- Promoting the exhibition in print and social media
- Installing the exhibition, which can include:
- Configuring and installing media players
- Painting floors and walls
- Adjusting lighting fixtures
- (re)Formatting videos and films for media players
- Invigilation of the exhibition
- Facilitating the deinstallation of exhibitions
- Paying artists and contractors
- Evaluations, which includes
- Collating images and videos shared on social media to determine the exhibition’s reach and impact
- Collecting audience figures
- Writing a reflective summary for reports (common for Arts Council England funded projects)
There are perhaps some tasks I have forgotten, but you can see already that the role of a Curator in my case can span many different roles. Luckily there are often other staff that we can hire, but, as I’m sure may be the case for other similar small arts organisations, the roles often blur into one.
On the other hand, I know of some Curators at larger organisations (such as Tate and Barbican) that have more staff and resources. This means many of the tasks listed above can be done by other departments and staff, including:
- Gallery staff
So, in discussions with Luba she suggested I think about exactly which tasks I want to focus on. I think I would need to focus on those common across the many types of Curator.
Finally, one of the things that Luba suggested that had a big impact on me was to think about how to curate the exhibition in terms of types of artists and institutions. I had already spoken about wanting to build several types of personalities of curator i.e. have one Curator AI that prefers digital moving image, another that likes sculpture made of bricks etc.
Things that I didn’t consider were other attributes of artists that could be selected. For example, One Curator AI could only want to show digital art by women from South Africa, another want to show works by two early career men, one female writer and commission digital art from A Mexican collective, all in one exhibition.
I suspect I may not be able to build this in time for the end of the Fellowship, but having a way of filtering artists in those ways would do more than simply selecting artists and artworks based on their visual appearance alone.
Following on from my search on the LinkedIn website for Curator jobs, I went through a number of them to find common roles required by the Curator. The majority of the jobs that I found were for the museum and heritage sector.
- Work in a team
- Contribute to research
- Contribute to public programmes
- Contribute to public exhibitions
- Undertake research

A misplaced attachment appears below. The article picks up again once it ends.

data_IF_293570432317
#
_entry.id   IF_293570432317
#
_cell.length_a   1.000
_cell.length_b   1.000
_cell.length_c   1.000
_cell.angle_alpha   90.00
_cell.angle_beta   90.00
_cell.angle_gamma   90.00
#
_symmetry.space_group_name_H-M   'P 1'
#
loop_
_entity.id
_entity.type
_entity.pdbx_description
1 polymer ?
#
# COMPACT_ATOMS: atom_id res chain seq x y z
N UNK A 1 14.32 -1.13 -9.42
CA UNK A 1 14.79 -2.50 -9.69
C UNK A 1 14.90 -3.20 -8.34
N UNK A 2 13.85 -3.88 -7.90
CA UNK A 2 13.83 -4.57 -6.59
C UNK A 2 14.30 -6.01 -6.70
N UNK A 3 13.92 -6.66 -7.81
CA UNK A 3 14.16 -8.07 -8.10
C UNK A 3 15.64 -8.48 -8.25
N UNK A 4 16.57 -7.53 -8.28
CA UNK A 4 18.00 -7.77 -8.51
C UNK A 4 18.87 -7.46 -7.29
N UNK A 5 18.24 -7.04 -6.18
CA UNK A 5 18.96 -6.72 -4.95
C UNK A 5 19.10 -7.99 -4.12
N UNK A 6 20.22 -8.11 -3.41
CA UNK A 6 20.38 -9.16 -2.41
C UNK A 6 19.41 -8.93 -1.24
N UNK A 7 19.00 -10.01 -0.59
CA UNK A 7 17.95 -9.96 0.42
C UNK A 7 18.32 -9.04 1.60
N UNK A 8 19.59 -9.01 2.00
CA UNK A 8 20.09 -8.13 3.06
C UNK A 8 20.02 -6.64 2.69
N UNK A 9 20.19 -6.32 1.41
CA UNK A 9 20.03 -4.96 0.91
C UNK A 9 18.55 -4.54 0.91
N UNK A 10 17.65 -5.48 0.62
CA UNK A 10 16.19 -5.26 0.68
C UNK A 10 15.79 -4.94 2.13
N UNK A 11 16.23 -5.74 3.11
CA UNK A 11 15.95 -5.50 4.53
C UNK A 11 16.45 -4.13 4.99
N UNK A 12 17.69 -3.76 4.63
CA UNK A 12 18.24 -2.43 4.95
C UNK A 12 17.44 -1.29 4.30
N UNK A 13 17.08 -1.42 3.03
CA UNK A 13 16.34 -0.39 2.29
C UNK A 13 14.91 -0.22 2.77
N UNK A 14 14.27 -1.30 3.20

- Write project proposals
- Publish literature
- Deliver lectures
- Propose exhibitions
- Research exhibitions
- Organise exhibitions
- Organise exhibition rotations
- Conduct research on acquisitions
- Conduct research
- Publish articles
- Cultivate donors
- Assist in fundraising for acquisitions,, exhibitions and projects
- Oversee use of collections management software
- Day-to-day running of the museum
- Deliver guided tours
- Care of the artefacts/collection
- Manage (gift) shop
- Supervise prisoners (staff)
- Keep the museum clean
- Stock taking
- Advise on acquisitions
- Curate exhibitions
- Develop public programmes
- Manage social media
- Conduct research
- Work with and supervise employees and volunteers in collections, curatorial and public programme projects
- Care of the collection
- Mange/organise exhibitions
- Manage acquisitions
- Oversee programme development
- Supervise and train staff
- Record and catalogue all artwork and items in collections
- Coordinate rotation of collection
- Conservation of the collection
- Write copy for catalogues
- Write acquisitions proposals
- Develop programmes, particularly for young people and public.
- Manual handling
- Work as part of a Curatorial team – You will work alongside visitor engagement, object and building conservation/development teams, collections management, specialist and academic partners and operational property colleagues.
- Collections management
- Oversee Property development
- Visual presentation
- Programming of spaces
- Exhibition interpretation
- Commission research
- Undertake research
- Disseminate research
- Best practices in collections management
- Conduct research
- Collections management
- Exhibition development
- Conduct research about things in the collection
- Manage collection
- Lead a team
- Curate exhibitions
- Collection Acquisitions
- Plan public programmes
- Publish articles
highly scientific research it would appear that most Curator jobs within the heritage and museum sector require you to:
- Work as part of a team of exhibition staff
- Develop exhibitions
- Initiate and oversee acquisitions
- Conduct further research into the institutions collections
- Manage the collections
Some jobs made mention of staffing a museum, but it seemed most of them involved behind-the-scenes work.
I’ll do the same for contemporary art sector shortly.